Training to become a pediatrician is about more than just knowing how to diagnose and treat an illness. It’s also about recognizing when patients and families could use the support of community agencies to help them with things like developmental or cognitive delays, hearing and speech support, housing and food, and even literacy. It’s one of the reasons the hospital incorporates spending time in the community as part of its pediatric rotation for residents.
Dr. Joel Davidson, community pediatrics residency education coordinator, says it’s important for first-year residents to spend time outside the confines of the hospital’s walls and see and learn about the neighborhoods where families are raising their kids.
“Our residents spend a 4-week rotation going someplace different in the community every day,” he said. “From children’s services to the health department to homeless shelters to libraries, schools, playgrounds and zoos, we want them to learn about the purpose and function of the community agencies they visit and how they can optimize the development of their future patients.”
One of those resources that is especially close to Dr. Davidson’s heart is the Akron-Summit County Public Library system. (Dr. Davidson is also a champion of the hospital’s Reach Out and Read program.) Since 2013, residents have been spending one of their rotations at the North Hill branch of the Akron-Summit County Public Library.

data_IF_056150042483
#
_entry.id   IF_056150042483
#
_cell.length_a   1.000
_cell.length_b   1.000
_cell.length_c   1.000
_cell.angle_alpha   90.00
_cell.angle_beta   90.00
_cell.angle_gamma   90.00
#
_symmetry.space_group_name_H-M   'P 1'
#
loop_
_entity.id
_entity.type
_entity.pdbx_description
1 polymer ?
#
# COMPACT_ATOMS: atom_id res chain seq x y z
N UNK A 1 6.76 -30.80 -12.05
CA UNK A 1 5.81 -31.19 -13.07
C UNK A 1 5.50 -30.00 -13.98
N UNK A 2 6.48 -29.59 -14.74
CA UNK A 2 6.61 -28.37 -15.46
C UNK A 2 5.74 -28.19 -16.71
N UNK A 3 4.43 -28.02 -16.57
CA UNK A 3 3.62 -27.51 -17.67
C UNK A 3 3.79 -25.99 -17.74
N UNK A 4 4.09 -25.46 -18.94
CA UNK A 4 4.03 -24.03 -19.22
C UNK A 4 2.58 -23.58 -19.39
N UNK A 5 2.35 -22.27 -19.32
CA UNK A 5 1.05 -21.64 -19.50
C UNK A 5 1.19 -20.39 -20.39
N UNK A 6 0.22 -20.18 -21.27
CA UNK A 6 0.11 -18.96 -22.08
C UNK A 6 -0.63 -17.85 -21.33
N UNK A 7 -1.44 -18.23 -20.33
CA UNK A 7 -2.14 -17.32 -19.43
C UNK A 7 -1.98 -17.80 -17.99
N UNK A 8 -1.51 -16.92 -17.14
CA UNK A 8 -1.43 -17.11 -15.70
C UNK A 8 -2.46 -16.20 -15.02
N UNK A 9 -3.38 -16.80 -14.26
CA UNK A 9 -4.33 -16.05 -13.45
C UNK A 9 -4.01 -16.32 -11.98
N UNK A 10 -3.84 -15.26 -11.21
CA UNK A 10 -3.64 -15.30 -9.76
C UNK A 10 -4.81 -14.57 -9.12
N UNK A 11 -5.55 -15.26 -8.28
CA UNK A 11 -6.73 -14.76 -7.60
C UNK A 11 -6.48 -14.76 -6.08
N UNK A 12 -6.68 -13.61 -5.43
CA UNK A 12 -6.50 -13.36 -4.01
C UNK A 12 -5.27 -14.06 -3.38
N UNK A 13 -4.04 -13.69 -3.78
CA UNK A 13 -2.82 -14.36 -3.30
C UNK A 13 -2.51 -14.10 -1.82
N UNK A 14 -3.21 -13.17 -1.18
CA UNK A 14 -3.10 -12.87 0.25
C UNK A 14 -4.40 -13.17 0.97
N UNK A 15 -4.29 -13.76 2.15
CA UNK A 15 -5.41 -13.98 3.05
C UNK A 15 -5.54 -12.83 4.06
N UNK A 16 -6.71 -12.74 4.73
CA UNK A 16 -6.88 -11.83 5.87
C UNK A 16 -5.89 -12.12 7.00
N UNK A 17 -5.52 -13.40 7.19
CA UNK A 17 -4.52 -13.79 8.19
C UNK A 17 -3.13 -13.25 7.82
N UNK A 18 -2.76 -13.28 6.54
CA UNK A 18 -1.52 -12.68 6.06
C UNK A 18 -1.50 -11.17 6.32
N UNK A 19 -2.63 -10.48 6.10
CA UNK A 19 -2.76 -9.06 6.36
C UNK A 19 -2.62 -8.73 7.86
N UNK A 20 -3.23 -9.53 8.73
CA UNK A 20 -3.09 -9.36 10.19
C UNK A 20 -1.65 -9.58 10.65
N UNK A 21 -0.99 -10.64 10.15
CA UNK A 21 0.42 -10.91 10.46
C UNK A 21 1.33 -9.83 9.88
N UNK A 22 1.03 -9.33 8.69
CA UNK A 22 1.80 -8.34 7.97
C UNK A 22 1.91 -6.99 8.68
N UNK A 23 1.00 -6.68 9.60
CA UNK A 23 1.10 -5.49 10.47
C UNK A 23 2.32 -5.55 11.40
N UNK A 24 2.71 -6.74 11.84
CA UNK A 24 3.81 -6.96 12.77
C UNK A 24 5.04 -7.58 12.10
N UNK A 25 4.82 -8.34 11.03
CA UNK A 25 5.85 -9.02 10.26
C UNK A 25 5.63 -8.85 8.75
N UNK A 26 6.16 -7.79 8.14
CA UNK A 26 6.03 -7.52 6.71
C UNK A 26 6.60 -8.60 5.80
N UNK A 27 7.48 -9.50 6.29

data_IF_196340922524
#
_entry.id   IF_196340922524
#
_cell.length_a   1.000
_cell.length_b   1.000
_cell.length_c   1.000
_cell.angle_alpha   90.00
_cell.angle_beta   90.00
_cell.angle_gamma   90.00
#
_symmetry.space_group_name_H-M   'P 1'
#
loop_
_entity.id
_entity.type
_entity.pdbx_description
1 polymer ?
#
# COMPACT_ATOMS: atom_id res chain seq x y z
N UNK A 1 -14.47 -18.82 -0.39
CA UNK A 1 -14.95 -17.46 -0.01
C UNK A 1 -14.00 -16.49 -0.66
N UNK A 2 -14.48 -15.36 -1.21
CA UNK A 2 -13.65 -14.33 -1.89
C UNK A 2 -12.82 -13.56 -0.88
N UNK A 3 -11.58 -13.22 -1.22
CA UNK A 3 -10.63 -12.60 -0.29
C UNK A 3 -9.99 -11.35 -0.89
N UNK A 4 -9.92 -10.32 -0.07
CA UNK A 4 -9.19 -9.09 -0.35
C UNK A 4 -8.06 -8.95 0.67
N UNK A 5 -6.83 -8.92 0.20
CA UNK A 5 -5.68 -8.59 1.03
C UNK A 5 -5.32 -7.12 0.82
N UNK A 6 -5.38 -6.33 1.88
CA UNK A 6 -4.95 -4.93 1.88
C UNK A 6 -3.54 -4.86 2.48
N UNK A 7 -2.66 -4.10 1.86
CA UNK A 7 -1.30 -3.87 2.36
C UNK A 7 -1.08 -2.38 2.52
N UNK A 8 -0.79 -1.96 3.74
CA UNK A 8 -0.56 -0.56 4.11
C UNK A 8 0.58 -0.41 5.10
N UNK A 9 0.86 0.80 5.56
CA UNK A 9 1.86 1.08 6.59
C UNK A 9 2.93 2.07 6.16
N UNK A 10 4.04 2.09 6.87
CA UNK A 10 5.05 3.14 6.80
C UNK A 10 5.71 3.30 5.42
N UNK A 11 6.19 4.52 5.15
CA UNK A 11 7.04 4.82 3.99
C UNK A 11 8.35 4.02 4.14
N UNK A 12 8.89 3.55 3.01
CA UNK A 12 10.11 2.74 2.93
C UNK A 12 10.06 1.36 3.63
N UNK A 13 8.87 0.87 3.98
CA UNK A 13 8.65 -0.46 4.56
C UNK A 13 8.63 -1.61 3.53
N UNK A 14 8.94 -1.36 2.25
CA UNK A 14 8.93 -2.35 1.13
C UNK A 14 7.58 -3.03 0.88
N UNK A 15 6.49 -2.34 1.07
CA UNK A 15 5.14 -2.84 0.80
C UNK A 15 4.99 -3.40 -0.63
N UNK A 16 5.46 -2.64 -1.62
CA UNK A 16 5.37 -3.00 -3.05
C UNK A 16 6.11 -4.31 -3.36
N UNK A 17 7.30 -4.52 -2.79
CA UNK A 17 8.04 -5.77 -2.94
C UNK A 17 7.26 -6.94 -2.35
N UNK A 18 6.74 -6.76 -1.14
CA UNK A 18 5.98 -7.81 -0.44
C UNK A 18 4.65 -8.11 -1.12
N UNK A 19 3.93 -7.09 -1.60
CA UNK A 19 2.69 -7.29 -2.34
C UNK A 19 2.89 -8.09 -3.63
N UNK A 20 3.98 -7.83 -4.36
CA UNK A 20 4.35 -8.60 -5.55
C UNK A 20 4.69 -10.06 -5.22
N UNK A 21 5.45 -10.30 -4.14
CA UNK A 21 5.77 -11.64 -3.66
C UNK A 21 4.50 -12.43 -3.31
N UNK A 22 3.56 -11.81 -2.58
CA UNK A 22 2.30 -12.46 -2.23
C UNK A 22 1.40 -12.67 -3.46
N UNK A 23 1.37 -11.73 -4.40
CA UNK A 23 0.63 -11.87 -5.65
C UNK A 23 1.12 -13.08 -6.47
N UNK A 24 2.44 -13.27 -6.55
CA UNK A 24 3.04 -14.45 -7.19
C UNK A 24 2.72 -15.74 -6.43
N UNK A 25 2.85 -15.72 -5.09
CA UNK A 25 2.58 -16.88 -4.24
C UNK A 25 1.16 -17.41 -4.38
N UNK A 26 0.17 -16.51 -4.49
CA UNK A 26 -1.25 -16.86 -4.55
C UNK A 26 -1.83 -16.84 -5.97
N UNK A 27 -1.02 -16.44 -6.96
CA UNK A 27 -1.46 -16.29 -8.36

Sally Bailey, North Hill children’s librarian, said it’s been nice to have the residents come and observe her preschool story times and spend time playing with the children – many of whom are immigrants and speak English as a second language.
“Our library has been known to be a comfortable place where people can come and hang out and speak in their native languages,” she said.
For Dr. Amanda Davis, a Tennessee transplant, who recently spent the morning at the library, it was her first time visiting the North Hill neighborhood.
“This is a place where kids can come and be exposed to books and toys they may not have at home,” she said. “It’s also great opportunity for them to interact with other kids since many of them aren’t school age yet.”
“North Hill is a neighborhood that is walkable and has a strong small business community,” said Dr. Davidson. “There is a lot of history there and it’s a great place for residents to get to know the community.”
Sally sees the rotation as a wonderful opportunity for the doctors to see the library, the people who use it, and the resources it offers. Kara Olson, who is one of her regulars at story time, has been bringing her 4 kids to the library for the last 2 years.
“We moved to the neighborhood 2 years ago and it’s a nice way for the kids and I to meet people in the community,” she said. “Plus Mrs. Bailey is really great with the kids.”
Karen Waheed, who owns It Takes a Village Childcare Center on E. Cuyahoga Falls Ave., brings her charges and her 7-month-old grandson Jeremiah to the weekly story times.
“They look forward to coming here,” she said.
Dr. Davidson considers libraries community centers of information.
“Some of the consistent feedback we get from our residents is they didn’t realize libraries were such a great resource,” he said. “It’s not just about books and literacy, people can get information on things like community childcare and jobs, too.”
Sometimes Dr. Davison will send his residents off to a neighborhood playground, zoo or park just to observe how kids typically act outside the exam room.
“It’s about getting to know the community, how and where families live and appreciating all this area has to offer,” he said. “I want them to take it all in.”